Cathay Pacific has one of my favorite first class products in the world. While they don’t have fully enclosed suites, they have a very consistent product, and among the most comfortable beds in the sky.
Cathay Pacific has been struggling financially, especially as they’re facing increased competition from both Asian low cost carriers and Gulf carriers, which are hurting their yields. Beyond that, they have pretty sparsely configured cabins. For example, on the 777 they have nine seats per row in economy, while 10 has become the new standard (though there are reports that they’ll be changing that).
Let’s take the Vancouver to Hong Kong market, for example. Cathay Pacific has 340 seats on their three cabin 777s (and only 275 seats on their four cabin 777s), while Air Canada has 450 seats on their three cabin 777s. Between the generally low fares in the market and Cathay Pacific not being able to command much of a price premium in economy, they’re really losing out.
Anyway, while the airline has been cost cutting lately, up until now first class service hasn’t really changed. The lack of change in Cathay Pacific first class is what stands out to me in many ways — they’ve barely changed in the past decade.
Well, Cathay Pacific has made some very minor cuts to their first class service, which I mention more out of interest than anything else, because I don’t think they materially change the experience.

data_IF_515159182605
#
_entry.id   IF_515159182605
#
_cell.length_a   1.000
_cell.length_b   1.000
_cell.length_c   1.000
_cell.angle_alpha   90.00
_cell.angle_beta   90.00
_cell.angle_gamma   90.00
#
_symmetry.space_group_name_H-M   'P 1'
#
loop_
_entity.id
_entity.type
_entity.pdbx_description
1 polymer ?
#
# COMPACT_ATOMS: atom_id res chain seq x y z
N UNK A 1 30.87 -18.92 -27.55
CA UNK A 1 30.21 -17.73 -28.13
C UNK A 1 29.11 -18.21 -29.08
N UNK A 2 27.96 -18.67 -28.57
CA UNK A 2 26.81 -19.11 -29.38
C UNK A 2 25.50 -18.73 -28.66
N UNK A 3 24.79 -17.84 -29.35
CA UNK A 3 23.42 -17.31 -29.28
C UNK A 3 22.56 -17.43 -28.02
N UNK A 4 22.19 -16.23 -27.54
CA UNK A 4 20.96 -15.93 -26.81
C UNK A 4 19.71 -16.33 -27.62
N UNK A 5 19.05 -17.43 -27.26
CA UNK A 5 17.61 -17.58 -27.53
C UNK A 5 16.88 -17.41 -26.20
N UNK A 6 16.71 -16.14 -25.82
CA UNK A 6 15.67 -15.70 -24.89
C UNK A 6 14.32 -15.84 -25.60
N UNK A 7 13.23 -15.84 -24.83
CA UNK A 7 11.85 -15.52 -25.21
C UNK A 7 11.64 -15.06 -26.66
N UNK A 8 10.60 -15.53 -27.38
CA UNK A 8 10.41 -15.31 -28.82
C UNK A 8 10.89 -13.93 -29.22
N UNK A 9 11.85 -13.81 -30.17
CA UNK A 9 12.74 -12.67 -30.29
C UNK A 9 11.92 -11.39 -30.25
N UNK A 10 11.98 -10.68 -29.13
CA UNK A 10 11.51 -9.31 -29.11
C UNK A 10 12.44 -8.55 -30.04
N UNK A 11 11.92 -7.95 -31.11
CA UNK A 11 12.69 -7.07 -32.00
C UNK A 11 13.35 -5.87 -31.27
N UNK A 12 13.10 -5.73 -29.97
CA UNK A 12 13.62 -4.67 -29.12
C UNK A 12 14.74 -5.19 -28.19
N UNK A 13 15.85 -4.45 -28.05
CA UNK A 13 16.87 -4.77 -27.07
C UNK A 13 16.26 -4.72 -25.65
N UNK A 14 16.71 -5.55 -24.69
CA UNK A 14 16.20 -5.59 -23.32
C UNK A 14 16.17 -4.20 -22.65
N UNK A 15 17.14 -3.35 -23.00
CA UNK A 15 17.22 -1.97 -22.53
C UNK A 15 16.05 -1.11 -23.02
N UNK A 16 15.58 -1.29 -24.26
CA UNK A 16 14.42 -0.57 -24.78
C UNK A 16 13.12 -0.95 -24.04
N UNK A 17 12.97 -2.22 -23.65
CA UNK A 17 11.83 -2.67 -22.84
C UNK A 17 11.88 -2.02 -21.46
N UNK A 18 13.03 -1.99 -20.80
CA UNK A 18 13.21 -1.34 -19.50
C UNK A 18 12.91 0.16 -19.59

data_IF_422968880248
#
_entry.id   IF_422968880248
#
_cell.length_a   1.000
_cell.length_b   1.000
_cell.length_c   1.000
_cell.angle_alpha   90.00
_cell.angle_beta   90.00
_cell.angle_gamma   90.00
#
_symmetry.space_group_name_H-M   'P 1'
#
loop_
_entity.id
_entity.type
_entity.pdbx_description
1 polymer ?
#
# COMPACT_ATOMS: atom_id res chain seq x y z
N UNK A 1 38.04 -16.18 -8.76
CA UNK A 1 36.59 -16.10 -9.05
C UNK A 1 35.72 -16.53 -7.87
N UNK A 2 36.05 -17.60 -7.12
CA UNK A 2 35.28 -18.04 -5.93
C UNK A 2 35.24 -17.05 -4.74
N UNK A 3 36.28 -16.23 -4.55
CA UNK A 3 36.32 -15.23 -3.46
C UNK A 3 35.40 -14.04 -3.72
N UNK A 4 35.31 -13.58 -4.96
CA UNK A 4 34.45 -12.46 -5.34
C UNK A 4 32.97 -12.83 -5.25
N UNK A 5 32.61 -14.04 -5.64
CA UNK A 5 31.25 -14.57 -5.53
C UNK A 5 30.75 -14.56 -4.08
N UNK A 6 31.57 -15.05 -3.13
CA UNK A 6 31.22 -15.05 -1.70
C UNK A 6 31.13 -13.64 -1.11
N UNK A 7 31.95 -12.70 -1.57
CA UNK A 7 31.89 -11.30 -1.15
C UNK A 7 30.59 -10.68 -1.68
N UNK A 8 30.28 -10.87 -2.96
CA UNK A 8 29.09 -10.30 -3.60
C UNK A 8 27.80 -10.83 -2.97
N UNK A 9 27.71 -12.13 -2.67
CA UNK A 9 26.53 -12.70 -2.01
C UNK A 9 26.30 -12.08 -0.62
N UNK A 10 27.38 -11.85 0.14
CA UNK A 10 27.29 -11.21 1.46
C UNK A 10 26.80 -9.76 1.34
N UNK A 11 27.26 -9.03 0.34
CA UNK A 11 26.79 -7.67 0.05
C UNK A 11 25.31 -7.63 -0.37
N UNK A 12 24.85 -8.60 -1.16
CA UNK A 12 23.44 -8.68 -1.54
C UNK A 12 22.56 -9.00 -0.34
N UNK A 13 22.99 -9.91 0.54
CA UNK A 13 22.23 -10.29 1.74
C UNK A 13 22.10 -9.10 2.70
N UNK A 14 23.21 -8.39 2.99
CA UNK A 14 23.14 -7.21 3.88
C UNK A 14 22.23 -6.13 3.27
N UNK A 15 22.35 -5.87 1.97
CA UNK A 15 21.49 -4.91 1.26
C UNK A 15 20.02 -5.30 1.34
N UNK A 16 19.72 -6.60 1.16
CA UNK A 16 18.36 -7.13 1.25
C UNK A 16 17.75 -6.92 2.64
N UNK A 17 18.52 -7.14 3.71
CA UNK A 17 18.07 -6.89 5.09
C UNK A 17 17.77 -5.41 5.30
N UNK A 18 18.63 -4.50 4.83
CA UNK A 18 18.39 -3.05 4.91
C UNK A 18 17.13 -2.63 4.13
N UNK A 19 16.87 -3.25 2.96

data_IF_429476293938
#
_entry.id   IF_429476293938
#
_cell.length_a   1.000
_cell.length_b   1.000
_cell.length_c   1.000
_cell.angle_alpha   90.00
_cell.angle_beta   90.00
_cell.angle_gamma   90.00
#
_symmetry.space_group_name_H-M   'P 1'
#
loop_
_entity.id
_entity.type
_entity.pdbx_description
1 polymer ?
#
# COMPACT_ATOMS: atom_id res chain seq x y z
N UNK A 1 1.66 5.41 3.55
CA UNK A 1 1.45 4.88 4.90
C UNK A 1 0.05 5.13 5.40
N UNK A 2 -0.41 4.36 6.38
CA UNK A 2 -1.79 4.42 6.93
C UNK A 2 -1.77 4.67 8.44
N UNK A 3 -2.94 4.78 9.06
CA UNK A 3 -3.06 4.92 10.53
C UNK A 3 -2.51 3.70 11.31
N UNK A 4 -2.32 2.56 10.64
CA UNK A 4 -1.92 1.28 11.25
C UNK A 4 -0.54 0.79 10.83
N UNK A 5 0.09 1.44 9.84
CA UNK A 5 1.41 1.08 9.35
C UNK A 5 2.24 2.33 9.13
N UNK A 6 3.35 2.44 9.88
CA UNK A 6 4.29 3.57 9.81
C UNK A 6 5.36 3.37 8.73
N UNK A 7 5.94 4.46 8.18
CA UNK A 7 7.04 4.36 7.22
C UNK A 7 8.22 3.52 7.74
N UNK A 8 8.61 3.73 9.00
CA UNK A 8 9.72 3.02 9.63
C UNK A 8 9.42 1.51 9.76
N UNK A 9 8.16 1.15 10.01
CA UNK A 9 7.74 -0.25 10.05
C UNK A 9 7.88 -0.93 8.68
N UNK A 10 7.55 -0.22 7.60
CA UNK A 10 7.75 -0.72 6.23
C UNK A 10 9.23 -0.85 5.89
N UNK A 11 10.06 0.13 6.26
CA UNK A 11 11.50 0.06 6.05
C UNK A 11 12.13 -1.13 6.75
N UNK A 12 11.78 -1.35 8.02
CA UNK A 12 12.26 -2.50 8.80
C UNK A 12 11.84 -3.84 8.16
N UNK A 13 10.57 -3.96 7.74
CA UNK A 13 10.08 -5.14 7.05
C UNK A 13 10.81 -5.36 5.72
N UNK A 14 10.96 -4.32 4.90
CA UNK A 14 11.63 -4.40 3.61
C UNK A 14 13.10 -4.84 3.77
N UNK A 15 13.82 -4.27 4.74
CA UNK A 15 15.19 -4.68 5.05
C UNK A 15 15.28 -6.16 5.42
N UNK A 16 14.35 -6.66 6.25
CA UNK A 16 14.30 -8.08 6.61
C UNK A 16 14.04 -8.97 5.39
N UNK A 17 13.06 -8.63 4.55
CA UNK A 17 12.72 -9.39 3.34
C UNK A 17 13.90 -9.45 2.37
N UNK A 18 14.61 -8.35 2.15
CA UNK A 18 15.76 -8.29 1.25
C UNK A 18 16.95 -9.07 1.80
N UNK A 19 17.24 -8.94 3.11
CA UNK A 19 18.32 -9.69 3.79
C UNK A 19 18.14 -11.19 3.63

For example, they’ve recently downgraded the chocolates they offer in first class, from individual plates with a variety of chocolates, to little packaged boxes with two pieces each.
Furthermore, as of February 1, Cathay Pacific is cutting the first class pre-takeoff amuse bouche. This was originally written about in this FlyerTalk thread, though I was able to confirm it with a contact at Cathay Pacific as well.
Like I said, I really don’t think either of these changes individually is significant. If anything, I find it an odd way to cost cut. They serve each first class passenger a tin of caviar, and continue to serve Krug champagne, while they’re cutting an amuse bouche that probably collectively costs $5 per cabin per flight.
I suspect they’re trying to maintain the core of what they’re known for (good service, seats, champagne, caviar, etc.) while cutting all the frills around the edges. So I suspect this is only the beginning of Cathay Pacific’s onboard cost cutting.
It’ll be interesting to see if anything else changes.